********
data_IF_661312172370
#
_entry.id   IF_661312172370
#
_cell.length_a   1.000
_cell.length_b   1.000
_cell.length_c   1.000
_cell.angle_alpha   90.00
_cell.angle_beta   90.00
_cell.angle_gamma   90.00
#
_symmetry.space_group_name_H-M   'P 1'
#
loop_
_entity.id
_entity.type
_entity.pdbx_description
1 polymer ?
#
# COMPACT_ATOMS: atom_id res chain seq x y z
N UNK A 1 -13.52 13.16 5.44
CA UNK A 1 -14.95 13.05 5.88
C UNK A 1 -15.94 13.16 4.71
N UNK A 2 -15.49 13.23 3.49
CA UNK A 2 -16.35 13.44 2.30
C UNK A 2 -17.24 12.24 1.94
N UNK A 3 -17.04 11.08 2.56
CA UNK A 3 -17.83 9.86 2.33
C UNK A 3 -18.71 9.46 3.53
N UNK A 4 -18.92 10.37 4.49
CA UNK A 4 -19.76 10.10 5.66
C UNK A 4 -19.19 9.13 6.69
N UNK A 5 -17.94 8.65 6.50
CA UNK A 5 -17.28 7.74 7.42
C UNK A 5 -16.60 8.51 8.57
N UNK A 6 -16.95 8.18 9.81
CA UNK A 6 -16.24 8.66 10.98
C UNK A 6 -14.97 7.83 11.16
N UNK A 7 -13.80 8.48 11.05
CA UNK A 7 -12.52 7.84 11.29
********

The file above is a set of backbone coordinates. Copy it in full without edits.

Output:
data_IF_661312172370
#
_entry.id   IF_661312172370
#
_cell.length_a   1.000
_cell.length_b   1.000
_cell.length_c   1.000
_cell.angle_alpha   90.00
_cell.angle_beta   90.00
_cell.angle_gamma   90.00
#
_symmetry.space_group_name_H-M   'P 1'
#
loop_
_entity.id
_entity.type
_entity.pdbx_description
1 polymer ?
#
# COMPACT_ATOMS: atom_id res chain seq x y z
N UNK A 1 -13.52 13.16 5.44
CA UNK A 1 -14.95 13.05 5.88
C UNK A 1 -15.94 13.16 4.71
N UNK A 2 -15.49 13.23 3.49
CA UNK A 2 -16.35 13.44 2.30
C UNK A 2 -17.24 12.24 1.94
N UNK A 3 -17.04 11.08 2.56
CA UNK A 3 -17.83 9.86 2.33
C UNK A 3 -18.71 9.46 3.53
N UNK A 4 -18.92 10.37 4.49
CA UNK A 4 -19.76 10.10 5.66
C UNK A 4 -19.19 9.13 6.69
N UNK A 5 -17.94 8.65 6.50
CA UNK A 5 -17.28 7.74 7.42
C UNK A 5 -16.60 8.51 8.57
N UNK A 6 -16.95 8.18 9.81
CA UNK A 6 -16.24 8.66 10.98
C UNK A 6 -14.97 7.83 11.16
N UNK A 7 -13.80 8.48 11.05
CA UNK A 7 -12.52 7.84 11.29